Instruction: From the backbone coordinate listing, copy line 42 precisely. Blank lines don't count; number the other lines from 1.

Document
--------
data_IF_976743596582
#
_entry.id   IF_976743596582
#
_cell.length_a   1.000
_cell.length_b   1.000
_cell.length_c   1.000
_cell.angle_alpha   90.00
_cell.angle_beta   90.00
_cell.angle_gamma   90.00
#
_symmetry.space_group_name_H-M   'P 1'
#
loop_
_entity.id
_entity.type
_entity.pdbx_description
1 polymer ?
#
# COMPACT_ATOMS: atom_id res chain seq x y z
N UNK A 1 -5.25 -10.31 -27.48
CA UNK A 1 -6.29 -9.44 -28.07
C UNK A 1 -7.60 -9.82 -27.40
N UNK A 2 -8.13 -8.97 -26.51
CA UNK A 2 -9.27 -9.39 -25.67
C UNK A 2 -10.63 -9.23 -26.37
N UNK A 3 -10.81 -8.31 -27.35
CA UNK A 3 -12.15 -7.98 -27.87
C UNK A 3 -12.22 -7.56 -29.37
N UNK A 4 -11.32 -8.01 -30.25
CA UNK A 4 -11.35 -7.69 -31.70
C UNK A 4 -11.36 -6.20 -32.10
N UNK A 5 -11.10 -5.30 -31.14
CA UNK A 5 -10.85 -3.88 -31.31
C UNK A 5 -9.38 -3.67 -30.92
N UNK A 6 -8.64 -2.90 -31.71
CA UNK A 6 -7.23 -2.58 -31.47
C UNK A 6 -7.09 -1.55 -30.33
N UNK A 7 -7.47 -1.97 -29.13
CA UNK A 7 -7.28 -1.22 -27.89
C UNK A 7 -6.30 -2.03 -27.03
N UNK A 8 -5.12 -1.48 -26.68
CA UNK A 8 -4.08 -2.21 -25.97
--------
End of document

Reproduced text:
N UNK A 8 -5.12 -1.48 -26.68